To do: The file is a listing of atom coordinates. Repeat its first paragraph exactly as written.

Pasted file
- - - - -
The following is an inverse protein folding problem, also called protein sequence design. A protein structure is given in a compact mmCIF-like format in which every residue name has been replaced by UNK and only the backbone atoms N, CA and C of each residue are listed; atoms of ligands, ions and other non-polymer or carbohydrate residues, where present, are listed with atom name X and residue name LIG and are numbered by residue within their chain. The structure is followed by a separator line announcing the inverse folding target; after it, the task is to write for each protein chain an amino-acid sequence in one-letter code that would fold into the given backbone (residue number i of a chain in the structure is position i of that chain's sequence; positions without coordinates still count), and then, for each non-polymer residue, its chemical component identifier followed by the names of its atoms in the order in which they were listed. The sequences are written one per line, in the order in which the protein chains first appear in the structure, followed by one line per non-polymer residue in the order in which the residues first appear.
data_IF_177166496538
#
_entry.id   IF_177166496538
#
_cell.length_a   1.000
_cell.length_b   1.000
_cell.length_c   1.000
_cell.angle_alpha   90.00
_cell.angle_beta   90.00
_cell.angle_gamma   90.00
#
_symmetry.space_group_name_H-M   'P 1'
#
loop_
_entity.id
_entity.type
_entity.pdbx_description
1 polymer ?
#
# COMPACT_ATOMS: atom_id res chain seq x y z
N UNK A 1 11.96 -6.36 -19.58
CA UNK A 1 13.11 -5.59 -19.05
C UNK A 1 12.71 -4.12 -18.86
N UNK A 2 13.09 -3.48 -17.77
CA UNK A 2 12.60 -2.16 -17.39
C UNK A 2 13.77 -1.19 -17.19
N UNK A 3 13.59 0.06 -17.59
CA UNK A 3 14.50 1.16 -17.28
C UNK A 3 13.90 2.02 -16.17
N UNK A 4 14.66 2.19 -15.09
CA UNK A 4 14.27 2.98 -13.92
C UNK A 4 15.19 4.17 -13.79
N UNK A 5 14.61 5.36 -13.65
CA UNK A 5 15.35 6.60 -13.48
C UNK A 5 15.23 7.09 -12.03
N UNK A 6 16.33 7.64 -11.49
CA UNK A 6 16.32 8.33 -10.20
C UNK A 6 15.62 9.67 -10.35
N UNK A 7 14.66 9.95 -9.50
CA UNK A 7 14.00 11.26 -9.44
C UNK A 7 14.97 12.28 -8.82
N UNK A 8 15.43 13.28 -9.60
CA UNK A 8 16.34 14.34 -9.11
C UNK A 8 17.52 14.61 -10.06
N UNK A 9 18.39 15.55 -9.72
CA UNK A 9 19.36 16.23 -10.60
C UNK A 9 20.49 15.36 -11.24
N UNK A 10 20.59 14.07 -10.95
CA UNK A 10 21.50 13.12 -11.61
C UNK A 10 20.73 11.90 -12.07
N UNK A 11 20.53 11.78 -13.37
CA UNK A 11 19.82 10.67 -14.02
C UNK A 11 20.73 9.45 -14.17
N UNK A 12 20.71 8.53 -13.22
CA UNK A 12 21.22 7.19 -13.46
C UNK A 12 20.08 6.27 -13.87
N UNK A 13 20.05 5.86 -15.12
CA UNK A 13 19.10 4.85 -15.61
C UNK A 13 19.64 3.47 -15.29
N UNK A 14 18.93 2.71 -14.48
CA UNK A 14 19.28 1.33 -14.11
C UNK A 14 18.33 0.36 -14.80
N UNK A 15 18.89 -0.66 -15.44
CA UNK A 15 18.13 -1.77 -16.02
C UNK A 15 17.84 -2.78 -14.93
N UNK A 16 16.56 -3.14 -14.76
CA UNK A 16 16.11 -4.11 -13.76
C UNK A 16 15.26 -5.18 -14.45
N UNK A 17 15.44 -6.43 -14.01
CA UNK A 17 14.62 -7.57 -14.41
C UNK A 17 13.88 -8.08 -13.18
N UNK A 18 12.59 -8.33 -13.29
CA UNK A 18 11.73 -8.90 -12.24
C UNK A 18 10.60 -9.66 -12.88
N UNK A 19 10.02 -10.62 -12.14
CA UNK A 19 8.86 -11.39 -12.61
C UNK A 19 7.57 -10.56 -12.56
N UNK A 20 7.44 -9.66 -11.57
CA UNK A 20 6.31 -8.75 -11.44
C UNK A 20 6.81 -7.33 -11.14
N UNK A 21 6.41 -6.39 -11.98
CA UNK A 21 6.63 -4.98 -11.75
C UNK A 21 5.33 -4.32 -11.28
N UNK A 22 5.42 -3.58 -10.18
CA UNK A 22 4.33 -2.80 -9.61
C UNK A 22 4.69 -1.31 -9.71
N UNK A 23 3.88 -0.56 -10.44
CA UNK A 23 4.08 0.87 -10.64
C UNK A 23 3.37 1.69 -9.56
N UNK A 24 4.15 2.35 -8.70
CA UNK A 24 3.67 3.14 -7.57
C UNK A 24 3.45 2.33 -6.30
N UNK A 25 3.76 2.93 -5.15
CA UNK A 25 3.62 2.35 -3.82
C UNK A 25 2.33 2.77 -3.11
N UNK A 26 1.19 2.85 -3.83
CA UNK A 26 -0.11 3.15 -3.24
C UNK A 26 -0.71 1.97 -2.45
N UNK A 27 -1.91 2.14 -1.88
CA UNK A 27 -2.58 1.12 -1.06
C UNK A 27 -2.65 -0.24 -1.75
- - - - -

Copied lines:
The following is an inverse protein folding problem, also called protein sequence design. A protein structure is given in a compact mmCIF-like format in which every residue name has been replaced by UNK and only the backbone atoms N, CA and C of each residue are listed; atoms of ligands, ions and other non-polymer or carbohydrate residues, where present, are listed with atom name X and residue name LIG and are numbered by residue within their chain. The structure is followed by a separator line announcing the inverse folding target; after it, the task is to write for each protein chain an amino-acid sequence in one-letter code that would fold into the given backbone (residue number i of a chain in the structure is position i of that chain's sequence; positions without coordinates still count), and then, for each non-polymer residue, its chemical component identifier followed by the names of its atoms in the order in which they were listed. The sequences are written one per line, in the order in which the protein chains first appear in the structure, followed by one line per non-polymer residue in the order in which the residues first appear.